Day 4 - Origin of the the Species

I've had time recently to reflect on how I got to be where I am (or whatever) and that speeding train hurtling for the abyss led me to recall some of my earliest influences as a writer, and some conversations that led to me deciding to pick up the pen at a pretty early age.

I grew up in a pretty large family (for those who don't already know that) a combined family of "his, hers and ours" and I was the oldest of the "ours" bunch.
My father spent his entire professional career working in the media as a news photographer, so it was pretty common for me to be hanging out during the summer weekends at sporting events he was covering on deadline like the NHRA Spring Nationials or the weekend races at Mid Ohio (This was back when the Dispatch covered those events with real people, not just wire copy and AP photos).

One of my favorite activities (aside from following dad into the dark room watching him print photos) was to wander the editorial pool and see who was around. On weekends (even in the evening) the newsroom at the paper was often pretty deserted. The yellowed walls still dripped nicotine tar from the weekly smoke clouds of bullpen addictions, and the smell of coffee reeked from sitting on the burner long past the exit of its consumers.  Nicotine and burnt coffee suffused the air. It was like a decaying wonderland to an adolescent child who thought there was nothing cooler than being a cub photographer or investigative reporter.

On one of these weekends I was wandering the paper strewn chaos of the news department aimlessly, trying to pick up glimpses of nuggets or to discover some cool insight on the big story I'd read about tomorrow. (Honestly, for anyone who's never wandered an editorial newsroom - this was a fantasy - most of the chaos on reporters desks is mundane copy, reference materials and discarded ideas -  not riveting stuff - and it's pretty much the same even today with everything moving into computers and laptops)

I heard a grumble as I explored. The desks were not quite the cubicles they would become later in the 1980's and 1990, they more resembled older office desks pushed together in pods with typewriters, a dark brown plastic rotary phone and stacks of rubbish segregating and separating their occupant's domains.

When I looked over I noticed a lanky, haggard older man with a cigarette hanging loosely from the left corner of his mouth. His glasses rested down the rim of his nose slightly as his eyes focused on the bar of the typewriter before him.

He was cartoonish in his posture. His legs were too long for the desk, leaving his knees slightly propped at the level of the typewriter, and his back doubled forward a bit like an old granddad who was trying to read without his glasses. His elbows were pulled tight against his torso while his hands hung, slightly bent and prepared to strike at the keys like a preying mantis about to release fury upon a victim.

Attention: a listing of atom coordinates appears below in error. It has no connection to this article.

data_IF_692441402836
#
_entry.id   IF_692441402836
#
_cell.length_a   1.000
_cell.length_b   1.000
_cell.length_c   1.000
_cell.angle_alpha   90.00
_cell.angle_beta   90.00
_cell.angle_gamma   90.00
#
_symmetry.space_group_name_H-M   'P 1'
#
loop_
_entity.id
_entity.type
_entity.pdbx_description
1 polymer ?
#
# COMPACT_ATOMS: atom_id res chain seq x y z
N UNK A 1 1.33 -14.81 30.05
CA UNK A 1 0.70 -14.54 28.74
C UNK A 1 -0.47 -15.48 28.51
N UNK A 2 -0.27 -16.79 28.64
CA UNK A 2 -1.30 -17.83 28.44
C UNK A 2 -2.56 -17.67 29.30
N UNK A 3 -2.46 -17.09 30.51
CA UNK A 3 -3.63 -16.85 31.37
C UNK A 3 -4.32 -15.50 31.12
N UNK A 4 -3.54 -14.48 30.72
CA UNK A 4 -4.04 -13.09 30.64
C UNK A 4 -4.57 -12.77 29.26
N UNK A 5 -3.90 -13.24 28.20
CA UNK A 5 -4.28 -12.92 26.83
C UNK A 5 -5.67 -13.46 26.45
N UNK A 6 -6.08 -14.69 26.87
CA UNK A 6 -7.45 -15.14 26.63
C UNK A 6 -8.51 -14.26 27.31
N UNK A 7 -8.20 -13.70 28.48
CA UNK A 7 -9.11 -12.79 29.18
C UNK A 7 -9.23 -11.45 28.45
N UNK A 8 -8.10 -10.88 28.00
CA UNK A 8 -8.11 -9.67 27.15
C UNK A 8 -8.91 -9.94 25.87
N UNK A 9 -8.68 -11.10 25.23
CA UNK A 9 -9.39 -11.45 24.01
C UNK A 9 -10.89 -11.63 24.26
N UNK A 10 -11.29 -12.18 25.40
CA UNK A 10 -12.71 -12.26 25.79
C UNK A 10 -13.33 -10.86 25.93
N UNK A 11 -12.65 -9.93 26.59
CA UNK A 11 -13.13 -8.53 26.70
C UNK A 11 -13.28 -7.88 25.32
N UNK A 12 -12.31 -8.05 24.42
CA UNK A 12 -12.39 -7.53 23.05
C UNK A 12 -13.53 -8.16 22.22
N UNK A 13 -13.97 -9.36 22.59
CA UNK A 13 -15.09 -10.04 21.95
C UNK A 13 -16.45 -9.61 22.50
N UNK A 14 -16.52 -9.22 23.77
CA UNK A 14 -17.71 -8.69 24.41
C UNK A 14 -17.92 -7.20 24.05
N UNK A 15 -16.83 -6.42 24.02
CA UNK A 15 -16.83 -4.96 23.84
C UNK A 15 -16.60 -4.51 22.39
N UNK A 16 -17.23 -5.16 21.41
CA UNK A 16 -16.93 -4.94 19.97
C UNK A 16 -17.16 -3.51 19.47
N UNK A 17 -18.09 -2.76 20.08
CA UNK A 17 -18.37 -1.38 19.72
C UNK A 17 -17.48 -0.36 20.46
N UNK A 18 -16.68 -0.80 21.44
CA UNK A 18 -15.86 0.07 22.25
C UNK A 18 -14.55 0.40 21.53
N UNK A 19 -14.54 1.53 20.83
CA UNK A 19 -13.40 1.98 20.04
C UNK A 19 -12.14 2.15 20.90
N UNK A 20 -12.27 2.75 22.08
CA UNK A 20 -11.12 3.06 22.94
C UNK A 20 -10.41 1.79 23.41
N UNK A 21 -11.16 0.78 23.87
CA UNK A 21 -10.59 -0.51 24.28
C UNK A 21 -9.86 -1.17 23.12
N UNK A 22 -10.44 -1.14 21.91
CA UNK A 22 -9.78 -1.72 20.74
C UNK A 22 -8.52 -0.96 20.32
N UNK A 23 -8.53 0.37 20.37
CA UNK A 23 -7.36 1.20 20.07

"Here now young master, why are you wandering through our editorial graveyard on such a wonderful evening?" He called.  His voice was jovial, kindly and thickly Australian. I'm not sure I knew what an Australian accent sounded like at the time - quite possibly this was the first time I'd heard one - but it had a friendly, lyrical quality to it I wasn't used to.

Now those who know me today probably will find this odd, but I wasn't always the socially gregarious lad - unafraid of conversation - that I've become. He startled me a bit, I hadn't even noticed him and his question had broken me from the search for the hidden news I was on. I recoiled a bit because I felt like I'd been discovered raiding the vaults of Fort Knox or digging through the library of Alexandria.

"My dad's developing the pictures from the races, so I'm keeping myself busy." I felt anxious. Was I violating some rule being in the newsroom unaccompanied? I mean this was The Dispatch newsroom, and I was just Tom's kid.

"Pictures? Ah, you must be one of Tom and Gail's kids. Steve? No, you're a little too young. Are you Shawn or Tom Jr.?" He moved away from his hovering pose over the typewriter and I heard a loud creak as his chair swiveled about. I also noticed him smile and relax, leaning back and stretching his long legs as he faced me.

"I'm Shawn. TJ's still back in photo drawing I think."

"Well then young Mr. Sines, why are you wandering the halls? I didn't mean to frighten you, it's just not very often that we receive young visitors like you back here on the weekend." He continued to smile at me, and as he looked me over I remember he pushed his glasses back up over the crest of his nose.

"I was bored." I replied. I was always bored. Boredom was my hobby when I was that age. If I didn't have a pencil in my hand drawing or a camera, you could rest assured I'd complain about being bored.

"I see." He seemed to consider the phrase a bit, then continued. "Do you read?" He asked.

"Yeah, but I don't have any books with me. We were at the races all day and I was out shooting pictures so I didn't take any books with me."

"Well I have a solution for that. Do you care for fantasy stories Shawn?" The questions sounded odd to me, I mean who didn't love fantasy stories. I considered regaling him with my reading history, of the nights I'd spent reading The Lord of the Rings or any of a number of countless books. I knew I should leave it at that, but even then I was not so good on the benefits of a brief discussion.

"Yeah, I love fantasy books," and then I went ahead and shared all those books, a mile a minute, not even pausing to listen to my own words as I tripped over one title in anticipation of declaring the next. When I was finally done the man smiled at me and nodded.

"Well it sounds as if you've got quite the base. But have you ever heard of a man by the name of Harlan Ellison? I imagine not but with your extensive reading history I hazard to ask."